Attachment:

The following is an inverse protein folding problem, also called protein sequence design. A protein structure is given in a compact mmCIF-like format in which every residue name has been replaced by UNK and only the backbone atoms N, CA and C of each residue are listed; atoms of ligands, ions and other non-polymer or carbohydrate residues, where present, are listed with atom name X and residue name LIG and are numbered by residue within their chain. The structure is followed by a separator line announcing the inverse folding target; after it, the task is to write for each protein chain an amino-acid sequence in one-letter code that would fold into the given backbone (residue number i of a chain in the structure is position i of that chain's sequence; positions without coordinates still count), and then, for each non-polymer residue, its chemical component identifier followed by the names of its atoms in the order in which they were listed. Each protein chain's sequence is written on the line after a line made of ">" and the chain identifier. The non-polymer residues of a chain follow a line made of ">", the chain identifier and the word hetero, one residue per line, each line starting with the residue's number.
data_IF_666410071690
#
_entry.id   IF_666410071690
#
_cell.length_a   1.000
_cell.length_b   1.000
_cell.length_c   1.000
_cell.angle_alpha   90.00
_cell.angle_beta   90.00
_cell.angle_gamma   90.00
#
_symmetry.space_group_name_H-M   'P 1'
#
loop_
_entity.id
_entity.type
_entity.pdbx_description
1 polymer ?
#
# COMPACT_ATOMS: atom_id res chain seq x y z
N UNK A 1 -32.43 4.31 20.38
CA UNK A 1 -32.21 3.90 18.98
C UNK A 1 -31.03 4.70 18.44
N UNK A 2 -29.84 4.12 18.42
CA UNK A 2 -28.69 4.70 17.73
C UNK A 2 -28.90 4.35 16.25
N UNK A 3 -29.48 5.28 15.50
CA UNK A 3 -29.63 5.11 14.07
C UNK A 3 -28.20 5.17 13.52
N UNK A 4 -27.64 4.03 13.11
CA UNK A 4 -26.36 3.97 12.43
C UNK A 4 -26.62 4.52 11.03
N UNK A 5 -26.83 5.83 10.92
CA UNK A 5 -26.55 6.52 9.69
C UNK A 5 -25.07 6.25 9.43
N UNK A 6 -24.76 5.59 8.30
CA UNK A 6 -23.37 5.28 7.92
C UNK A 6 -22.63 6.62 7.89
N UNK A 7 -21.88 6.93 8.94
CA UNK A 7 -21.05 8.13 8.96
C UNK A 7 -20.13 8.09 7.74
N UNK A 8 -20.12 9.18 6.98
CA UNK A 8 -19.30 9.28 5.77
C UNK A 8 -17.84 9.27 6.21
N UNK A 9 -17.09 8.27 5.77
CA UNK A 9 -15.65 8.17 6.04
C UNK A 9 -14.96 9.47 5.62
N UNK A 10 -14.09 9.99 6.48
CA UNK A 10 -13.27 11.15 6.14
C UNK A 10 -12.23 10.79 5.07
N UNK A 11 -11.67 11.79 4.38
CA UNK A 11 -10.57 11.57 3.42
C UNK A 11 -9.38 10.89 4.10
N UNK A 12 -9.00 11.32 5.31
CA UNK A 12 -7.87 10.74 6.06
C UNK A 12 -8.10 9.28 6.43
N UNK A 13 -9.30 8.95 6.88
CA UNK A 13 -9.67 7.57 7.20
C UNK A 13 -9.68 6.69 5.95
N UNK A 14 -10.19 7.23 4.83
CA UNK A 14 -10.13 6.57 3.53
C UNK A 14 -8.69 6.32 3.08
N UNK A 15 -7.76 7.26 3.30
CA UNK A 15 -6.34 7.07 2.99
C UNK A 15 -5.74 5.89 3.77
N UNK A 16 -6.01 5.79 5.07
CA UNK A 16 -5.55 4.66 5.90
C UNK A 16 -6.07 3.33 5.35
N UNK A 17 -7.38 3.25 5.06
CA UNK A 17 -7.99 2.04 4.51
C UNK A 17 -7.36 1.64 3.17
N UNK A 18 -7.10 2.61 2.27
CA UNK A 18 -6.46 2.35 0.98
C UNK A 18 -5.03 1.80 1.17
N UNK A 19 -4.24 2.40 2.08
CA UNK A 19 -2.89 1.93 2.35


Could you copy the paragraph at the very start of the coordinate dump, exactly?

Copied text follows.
The following is an inverse protein folding problem, also called protein sequence design. A protein structure is given in a compact mmCIF-like format in which every residue name has been replaced by UNK and only the backbone atoms N, CA and C of each residue are listed; atoms of ligands, ions and other non-polymer or carbohydrate residues, where present, are listed with atom name X and residue name LIG and are numbered by residue within their chain. The structure is followed by a separator line announcing the inverse folding target; after it, the task is to write for each protein chain an amino-acid sequence in one-letter code that would fold into the given backbone (residue number i of a chain in the structure is position i of that chain's sequence; positions without coordinates still count), and then, for each non-polymer residue, its chemical component identifier followed by the names of its atoms in the order in which they were listed. Each protein chain's sequence is written on the line after a line made of ">" and the chain identifier. The non-polymer residues of a chain follow a line made of ">", the chain identifier and the word hetero, one residue per line, each line starting with the residue's number.